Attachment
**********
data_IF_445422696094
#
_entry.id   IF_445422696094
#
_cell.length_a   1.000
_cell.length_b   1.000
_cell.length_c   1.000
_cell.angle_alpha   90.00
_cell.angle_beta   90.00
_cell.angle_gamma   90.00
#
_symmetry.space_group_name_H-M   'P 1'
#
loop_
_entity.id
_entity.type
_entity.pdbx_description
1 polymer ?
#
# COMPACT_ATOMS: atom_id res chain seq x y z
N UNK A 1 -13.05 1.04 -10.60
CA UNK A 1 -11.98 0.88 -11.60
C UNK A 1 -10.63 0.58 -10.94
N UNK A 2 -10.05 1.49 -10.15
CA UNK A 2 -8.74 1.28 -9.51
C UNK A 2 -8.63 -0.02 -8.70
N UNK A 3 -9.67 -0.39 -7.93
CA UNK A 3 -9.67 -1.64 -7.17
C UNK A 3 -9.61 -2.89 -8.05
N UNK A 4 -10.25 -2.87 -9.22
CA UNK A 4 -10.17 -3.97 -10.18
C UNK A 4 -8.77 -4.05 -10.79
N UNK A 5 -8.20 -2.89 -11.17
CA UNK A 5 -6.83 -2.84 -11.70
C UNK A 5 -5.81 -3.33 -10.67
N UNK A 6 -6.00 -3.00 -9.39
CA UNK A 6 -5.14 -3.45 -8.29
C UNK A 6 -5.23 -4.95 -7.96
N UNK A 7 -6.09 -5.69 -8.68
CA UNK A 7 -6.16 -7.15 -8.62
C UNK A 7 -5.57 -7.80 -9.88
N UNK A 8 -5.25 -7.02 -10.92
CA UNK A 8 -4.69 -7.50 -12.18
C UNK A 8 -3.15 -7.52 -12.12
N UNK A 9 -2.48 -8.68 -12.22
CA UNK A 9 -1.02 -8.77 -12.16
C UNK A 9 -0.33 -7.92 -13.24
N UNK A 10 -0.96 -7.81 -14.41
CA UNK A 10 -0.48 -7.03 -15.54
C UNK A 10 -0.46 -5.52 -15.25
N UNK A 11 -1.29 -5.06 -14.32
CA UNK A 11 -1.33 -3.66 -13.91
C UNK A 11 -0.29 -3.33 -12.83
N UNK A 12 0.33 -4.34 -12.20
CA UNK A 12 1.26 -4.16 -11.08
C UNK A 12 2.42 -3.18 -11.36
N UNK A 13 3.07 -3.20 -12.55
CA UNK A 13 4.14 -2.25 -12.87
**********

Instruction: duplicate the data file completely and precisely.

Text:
data_IF_445422696094
#
_entry.id   IF_445422696094
#
_cell.length_a   1.000
_cell.length_b   1.000
_cell.length_c   1.000
_cell.angle_alpha   90.00
_cell.angle_beta   90.00
_cell.angle_gamma   90.00
#
_symmetry.space_group_name_H-M   'P 1'
#
loop_
_entity.id
_entity.type
_entity.pdbx_description
1 polymer ?
#
# COMPACT_ATOMS: atom_id res chain seq x y z
N UNK A 1 -13.05 1.04 -10.60
CA UNK A 1 -11.98 0.88 -11.60
C UNK A 1 -10.63 0.58 -10.94
N UNK A 2 -10.05 1.49 -10.15
CA UNK A 2 -8.74 1.28 -9.51
C UNK A 2 -8.63 -0.02 -8.70
N UNK A 3 -9.67 -0.39 -7.93
CA UNK A 3 -9.67 -1.64 -7.17
C UNK A 3 -9.61 -2.89 -8.05
N UNK A 4 -10.25 -2.87 -9.22
CA UNK A 4 -10.17 -3.97 -10.18
C UNK A 4 -8.77 -4.05 -10.79
N UNK A 5 -8.20 -2.89 -11.17
CA UNK A 5 -6.83 -2.84 -11.70
C UNK A 5 -5.81 -3.33 -10.67
N UNK A 6 -6.00 -3.00 -9.39
CA UNK A 6 -5.14 -3.45 -8.29
C UNK A 6 -5.23 -4.95 -7.96
N UNK A 7 -6.09 -5.69 -8.68
CA UNK A 7 -6.16 -7.15 -8.62
C UNK A 7 -5.57 -7.80 -9.88
N UNK A 8 -5.25 -7.02 -10.92
CA UNK A 8 -4.69 -7.50 -12.18
C UNK A 8 -3.15 -7.52 -12.12
N UNK A 9 -2.48 -8.68 -12.22
CA UNK A 9 -1.02 -8.77 -12.16
C UNK A 9 -0.33 -7.92 -13.24
N UNK A 10 -0.96 -7.81 -14.41
CA UNK A 10 -0.48 -7.03 -15.54
C UNK A 10 -0.46 -5.52 -15.25
N UNK A 11 -1.29 -5.06 -14.32
CA UNK A 11 -1.33 -3.66 -13.91
C UNK A 11 -0.29 -3.33 -12.83
N UNK A 12 0.33 -4.34 -12.20
CA UNK A 12 1.26 -4.16 -11.08
C UNK A 12 2.42 -3.18 -11.36
N UNK A 13 3.07 -3.20 -12.55
CA UNK A 13 4.14 -2.25 -12.87